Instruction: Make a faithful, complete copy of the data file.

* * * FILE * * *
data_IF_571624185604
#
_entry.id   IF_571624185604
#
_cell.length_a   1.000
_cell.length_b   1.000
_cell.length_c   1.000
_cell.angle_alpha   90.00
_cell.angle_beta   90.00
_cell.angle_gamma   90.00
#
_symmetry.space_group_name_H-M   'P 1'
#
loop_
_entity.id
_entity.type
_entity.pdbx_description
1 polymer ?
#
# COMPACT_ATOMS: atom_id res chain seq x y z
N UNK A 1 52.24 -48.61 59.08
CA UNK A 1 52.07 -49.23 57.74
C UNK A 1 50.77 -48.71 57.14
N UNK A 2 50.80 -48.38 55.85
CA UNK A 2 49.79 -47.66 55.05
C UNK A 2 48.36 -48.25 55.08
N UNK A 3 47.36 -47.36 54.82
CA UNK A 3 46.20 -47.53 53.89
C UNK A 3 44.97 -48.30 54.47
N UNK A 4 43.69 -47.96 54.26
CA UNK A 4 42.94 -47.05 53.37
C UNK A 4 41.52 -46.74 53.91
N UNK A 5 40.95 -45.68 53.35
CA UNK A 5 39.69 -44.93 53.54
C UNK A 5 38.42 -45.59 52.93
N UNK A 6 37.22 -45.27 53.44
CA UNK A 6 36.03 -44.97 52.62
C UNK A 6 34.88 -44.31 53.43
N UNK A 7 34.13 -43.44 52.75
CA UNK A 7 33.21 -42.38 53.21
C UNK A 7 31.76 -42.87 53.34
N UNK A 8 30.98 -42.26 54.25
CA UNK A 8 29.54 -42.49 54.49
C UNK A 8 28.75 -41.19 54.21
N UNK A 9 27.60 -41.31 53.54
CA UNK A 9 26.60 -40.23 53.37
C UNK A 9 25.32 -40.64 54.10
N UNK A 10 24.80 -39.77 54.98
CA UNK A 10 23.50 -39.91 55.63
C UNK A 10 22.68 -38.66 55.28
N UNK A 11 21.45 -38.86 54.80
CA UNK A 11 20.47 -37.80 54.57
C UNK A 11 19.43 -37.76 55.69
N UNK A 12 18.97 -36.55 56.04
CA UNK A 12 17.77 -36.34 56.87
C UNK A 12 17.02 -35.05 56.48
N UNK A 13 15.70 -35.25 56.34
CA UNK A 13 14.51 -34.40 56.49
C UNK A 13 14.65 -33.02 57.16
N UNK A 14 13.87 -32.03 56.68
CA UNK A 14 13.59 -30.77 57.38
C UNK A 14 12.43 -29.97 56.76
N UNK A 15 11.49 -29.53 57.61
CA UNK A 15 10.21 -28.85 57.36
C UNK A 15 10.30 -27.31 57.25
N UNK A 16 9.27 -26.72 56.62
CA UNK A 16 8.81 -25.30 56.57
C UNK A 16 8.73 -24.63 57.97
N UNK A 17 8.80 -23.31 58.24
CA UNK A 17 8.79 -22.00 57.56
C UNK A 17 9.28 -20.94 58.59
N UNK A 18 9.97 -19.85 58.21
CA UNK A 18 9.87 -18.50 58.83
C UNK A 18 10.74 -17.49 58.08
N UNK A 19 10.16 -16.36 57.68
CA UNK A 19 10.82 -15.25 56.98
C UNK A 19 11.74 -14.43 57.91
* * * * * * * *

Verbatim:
data_IF_571624185604
#
_entry.id   IF_571624185604
#
_cell.length_a   1.000
_cell.length_b   1.000
_cell.length_c   1.000
_cell.angle_alpha   90.00
_cell.angle_beta   90.00
_cell.angle_gamma   90.00
#
_symmetry.space_group_name_H-M   'P 1'
#
loop_
_entity.id
_entity.type
_entity.pdbx_description
1 polymer ?
#
# COMPACT_ATOMS: atom_id res chain seq x y z
N UNK A 1 52.24 -48.61 59.08
CA UNK A 1 52.07 -49.23 57.74
C UNK A 1 50.77 -48.71 57.14
N UNK A 2 50.80 -48.38 55.85
CA UNK A 2 49.79 -47.66 55.05
C UNK A 2 48.36 -48.25 55.08
N UNK A 3 47.36 -47.36 54.82
CA UNK A 3 46.20 -47.53 53.89
C UNK A 3 44.97 -48.30 54.47
N UNK A 4 43.69 -47.96 54.26
CA UNK A 4 42.94 -47.05 53.37
C UNK A 4 41.52 -46.74 53.91
N UNK A 5 40.95 -45.68 53.35
CA UNK A 5 39.69 -44.93 53.54
C UNK A 5 38.42 -45.59 52.93
N UNK A 6 37.22 -45.27 53.44
CA UNK A 6 36.03 -44.97 52.62
C UNK A 6 34.88 -44.31 53.43
N UNK A 7 34.13 -43.44 52.75
CA UNK A 7 33.21 -42.38 53.21
C UNK A 7 31.76 -42.87 53.34
N UNK A 8 30.98 -42.26 54.25
CA UNK A 8 29.54 -42.49 54.49
C UNK A 8 28.75 -41.19 54.21
N UNK A 9 27.60 -41.31 53.54
CA UNK A 9 26.60 -40.23 53.37
C UNK A 9 25.32 -40.64 54.10
N UNK A 10 24.80 -39.77 54.98
CA UNK A 10 23.50 -39.91 55.63
C UNK A 10 22.68 -38.66 55.28
N UNK A 11 21.45 -38.86 54.80
CA UNK A 11 20.47 -37.80 54.57
C UNK A 11 19.43 -37.76 55.69
N UNK A 12 18.97 -36.55 56.04
CA UNK A 12 17.77 -36.34 56.87
C UNK A 12 17.02 -35.05 56.48
N UNK A 13 15.70 -35.25 56.34
CA UNK A 13 14.51 -34.40 56.49
C UNK A 13 14.65 -33.02 57.16
N UNK A 14 13.87 -32.03 56.68
CA UNK A 14 13.59 -30.77 57.38
C UNK A 14 12.43 -29.97 56.76
N UNK A 15 11.49 -29.53 57.61
CA UNK A 15 10.21 -28.85 57.36
C UNK A 15 10.30 -27.31 57.25
N UNK A 16 9.27 -26.72 56.62
CA UNK A 16 8.81 -25.30 56.57
C UNK A 16 8.73 -24.63 57.97
N UNK A 17 8.80 -23.31 58.24
CA UNK A 17 8.79 -22.00 57.56
C UNK A 17 9.28 -20.94 58.59
N UNK A 18 9.97 -19.85 58.21
CA UNK A 18 9.87 -18.50 58.83
C UNK A 18 10.74 -17.49 58.08
N UNK A 19 10.16 -16.36 57.68
CA UNK A 19 10.82 -15.25 56.98
C UNK A 19 11.74 -14.43 57.91